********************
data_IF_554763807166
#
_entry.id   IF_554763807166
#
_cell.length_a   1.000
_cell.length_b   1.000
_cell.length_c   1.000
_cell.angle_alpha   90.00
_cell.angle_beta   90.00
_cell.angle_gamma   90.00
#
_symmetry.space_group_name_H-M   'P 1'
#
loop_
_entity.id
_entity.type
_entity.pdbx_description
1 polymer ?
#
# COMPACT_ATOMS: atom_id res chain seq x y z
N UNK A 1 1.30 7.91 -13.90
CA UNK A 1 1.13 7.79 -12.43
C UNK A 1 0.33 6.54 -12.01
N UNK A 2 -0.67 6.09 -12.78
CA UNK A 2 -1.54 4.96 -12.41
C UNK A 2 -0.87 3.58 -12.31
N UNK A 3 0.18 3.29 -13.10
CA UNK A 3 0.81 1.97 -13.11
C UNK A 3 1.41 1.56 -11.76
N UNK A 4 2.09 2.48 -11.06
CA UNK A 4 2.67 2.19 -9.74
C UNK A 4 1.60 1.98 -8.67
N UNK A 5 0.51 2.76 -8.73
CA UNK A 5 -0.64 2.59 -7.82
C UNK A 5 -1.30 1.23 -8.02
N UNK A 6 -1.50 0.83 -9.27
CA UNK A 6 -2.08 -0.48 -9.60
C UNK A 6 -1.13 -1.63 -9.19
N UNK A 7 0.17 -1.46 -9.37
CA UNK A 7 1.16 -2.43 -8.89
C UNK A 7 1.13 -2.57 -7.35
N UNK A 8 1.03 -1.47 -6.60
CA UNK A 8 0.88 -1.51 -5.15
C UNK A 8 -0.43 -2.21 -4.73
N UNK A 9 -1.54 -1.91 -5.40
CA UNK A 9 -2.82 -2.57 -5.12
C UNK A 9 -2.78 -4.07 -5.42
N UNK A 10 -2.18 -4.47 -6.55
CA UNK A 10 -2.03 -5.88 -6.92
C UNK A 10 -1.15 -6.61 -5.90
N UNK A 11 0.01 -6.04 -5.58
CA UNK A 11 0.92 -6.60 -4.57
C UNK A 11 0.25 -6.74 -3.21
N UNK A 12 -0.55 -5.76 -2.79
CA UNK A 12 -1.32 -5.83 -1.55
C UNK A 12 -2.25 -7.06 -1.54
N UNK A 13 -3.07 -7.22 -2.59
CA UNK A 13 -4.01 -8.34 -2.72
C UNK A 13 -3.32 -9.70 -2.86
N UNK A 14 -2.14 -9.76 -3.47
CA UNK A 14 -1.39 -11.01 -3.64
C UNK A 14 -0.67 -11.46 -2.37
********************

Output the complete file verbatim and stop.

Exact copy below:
data_IF_554763807166
#
_entry.id   IF_554763807166
#
_cell.length_a   1.000
_cell.length_b   1.000
_cell.length_c   1.000
_cell.angle_alpha   90.00
_cell.angle_beta   90.00
_cell.angle_gamma   90.00
#
_symmetry.space_group_name_H-M   'P 1'
#
loop_
_entity.id
_entity.type
_entity.pdbx_description
1 polymer ?
#
# COMPACT_ATOMS: atom_id res chain seq x y z
N UNK A 1 1.30 7.91 -13.90
CA UNK A 1 1.13 7.79 -12.43
C UNK A 1 0.33 6.54 -12.01
N UNK A 2 -0.67 6.09 -12.78
CA UNK A 2 -1.54 4.96 -12.41
C UNK A 2 -0.87 3.58 -12.31
N UNK A 3 0.18 3.29 -13.10
CA UNK A 3 0.81 1.97 -13.11
C UNK A 3 1.41 1.56 -11.76
N UNK A 4 2.09 2.48 -11.06
CA UNK A 4 2.67 2.19 -9.74
C UNK A 4 1.60 1.98 -8.67
N UNK A 5 0.51 2.76 -8.73
CA UNK A 5 -0.64 2.59 -7.82
C UNK A 5 -1.30 1.23 -8.02
N UNK A 6 -1.50 0.83 -9.27
CA UNK A 6 -2.08 -0.48 -9.60
C UNK A 6 -1.13 -1.63 -9.19
N UNK A 7 0.17 -1.46 -9.37
CA UNK A 7 1.16 -2.43 -8.89
C UNK A 7 1.13 -2.57 -7.35
N UNK A 8 1.03 -1.47 -6.60
CA UNK A 8 0.88 -1.51 -5.15
C UNK A 8 -0.43 -2.21 -4.73
N UNK A 9 -1.54 -1.91 -5.40
CA UNK A 9 -2.82 -2.57 -5.12
C UNK A 9 -2.78 -4.07 -5.42
N UNK A 10 -2.18 -4.47 -6.55
CA UNK A 10 -2.03 -5.88 -6.92
C UNK A 10 -1.15 -6.61 -5.90
N UNK A 11 0.01 -6.04 -5.58
CA UNK A 11 0.92 -6.60 -4.57
C UNK A 11 0.25 -6.74 -3.21
N UNK A 12 -0.55 -5.76 -2.79
CA UNK A 12 -1.32 -5.83 -1.55
C UNK A 12 -2.25 -7.06 -1.54
N UNK A 13 -3.07 -7.22 -2.59
CA UNK A 13 -4.01 -8.34 -2.72
C UNK A 13 -3.32 -9.70 -2.86
N UNK A 14 -2.14 -9.76 -3.47
CA UNK A 14 -1.39 -11.01 -3.64
C UNK A 14 -0.67 -11.46 -2.37